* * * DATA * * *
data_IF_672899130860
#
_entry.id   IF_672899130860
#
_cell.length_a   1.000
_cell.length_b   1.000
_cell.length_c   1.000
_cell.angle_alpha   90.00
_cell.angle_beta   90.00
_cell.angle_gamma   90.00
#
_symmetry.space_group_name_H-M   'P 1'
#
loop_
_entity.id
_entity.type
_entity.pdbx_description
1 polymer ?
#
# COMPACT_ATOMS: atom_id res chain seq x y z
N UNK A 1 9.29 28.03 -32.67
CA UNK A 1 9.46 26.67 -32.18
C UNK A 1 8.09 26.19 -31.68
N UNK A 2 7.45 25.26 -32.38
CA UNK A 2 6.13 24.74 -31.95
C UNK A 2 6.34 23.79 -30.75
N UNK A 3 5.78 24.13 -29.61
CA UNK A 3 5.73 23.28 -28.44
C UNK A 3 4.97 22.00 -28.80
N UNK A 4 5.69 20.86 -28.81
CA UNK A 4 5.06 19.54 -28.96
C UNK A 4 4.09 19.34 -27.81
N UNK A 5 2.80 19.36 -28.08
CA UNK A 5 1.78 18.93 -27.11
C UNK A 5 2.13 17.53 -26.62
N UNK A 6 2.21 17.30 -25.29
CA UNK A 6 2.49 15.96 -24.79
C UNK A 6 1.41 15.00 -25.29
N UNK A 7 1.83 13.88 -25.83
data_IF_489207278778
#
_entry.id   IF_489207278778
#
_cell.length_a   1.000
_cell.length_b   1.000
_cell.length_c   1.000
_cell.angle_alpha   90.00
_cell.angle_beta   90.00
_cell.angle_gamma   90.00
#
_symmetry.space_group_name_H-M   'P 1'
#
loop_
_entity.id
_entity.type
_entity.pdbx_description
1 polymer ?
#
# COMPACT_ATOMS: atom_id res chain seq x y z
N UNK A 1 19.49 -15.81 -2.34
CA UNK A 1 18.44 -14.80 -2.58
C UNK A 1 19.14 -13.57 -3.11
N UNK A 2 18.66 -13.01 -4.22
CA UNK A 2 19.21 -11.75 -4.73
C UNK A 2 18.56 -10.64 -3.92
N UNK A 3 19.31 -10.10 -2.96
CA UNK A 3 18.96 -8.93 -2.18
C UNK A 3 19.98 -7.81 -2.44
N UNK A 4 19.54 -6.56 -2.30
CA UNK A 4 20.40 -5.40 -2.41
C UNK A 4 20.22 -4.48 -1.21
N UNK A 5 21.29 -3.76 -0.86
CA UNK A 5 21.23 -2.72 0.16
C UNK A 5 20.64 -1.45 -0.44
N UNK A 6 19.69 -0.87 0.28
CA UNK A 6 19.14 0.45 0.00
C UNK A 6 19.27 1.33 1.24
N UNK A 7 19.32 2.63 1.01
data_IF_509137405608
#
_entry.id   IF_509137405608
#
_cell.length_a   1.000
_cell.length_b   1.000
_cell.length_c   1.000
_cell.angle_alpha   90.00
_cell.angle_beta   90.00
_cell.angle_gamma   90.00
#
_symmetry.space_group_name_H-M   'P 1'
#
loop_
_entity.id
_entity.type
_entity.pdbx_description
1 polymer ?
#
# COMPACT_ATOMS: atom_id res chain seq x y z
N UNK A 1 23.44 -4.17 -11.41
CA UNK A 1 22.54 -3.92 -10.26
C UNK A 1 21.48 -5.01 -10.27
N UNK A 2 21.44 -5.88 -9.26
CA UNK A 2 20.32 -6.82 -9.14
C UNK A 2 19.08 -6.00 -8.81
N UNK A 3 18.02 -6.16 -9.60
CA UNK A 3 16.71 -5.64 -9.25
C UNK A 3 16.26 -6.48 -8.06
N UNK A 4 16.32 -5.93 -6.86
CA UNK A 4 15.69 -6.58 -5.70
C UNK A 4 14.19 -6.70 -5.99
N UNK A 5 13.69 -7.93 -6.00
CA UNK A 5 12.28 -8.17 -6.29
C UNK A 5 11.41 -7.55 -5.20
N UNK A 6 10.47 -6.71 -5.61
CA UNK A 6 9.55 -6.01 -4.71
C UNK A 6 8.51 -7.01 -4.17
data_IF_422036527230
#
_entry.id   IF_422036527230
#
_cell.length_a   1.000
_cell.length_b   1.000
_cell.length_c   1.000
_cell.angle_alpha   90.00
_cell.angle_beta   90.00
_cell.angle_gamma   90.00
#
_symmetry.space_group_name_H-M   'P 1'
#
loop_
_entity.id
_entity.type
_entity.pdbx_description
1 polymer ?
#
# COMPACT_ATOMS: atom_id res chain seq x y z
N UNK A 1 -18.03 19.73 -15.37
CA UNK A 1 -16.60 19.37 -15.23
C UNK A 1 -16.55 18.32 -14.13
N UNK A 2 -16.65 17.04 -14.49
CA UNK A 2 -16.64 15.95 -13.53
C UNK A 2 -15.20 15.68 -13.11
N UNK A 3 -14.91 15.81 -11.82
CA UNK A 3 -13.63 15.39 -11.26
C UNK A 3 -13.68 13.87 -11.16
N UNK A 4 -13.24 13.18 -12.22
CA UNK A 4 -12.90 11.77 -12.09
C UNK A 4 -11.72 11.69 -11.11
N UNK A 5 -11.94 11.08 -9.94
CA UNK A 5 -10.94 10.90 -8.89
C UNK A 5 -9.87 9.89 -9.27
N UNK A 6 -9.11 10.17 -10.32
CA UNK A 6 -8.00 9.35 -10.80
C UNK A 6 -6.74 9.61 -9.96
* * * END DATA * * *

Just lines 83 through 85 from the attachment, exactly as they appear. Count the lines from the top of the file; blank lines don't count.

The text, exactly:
_cell.length_a   1.000
_cell.length_b   1.000
_cell.length_c   1.000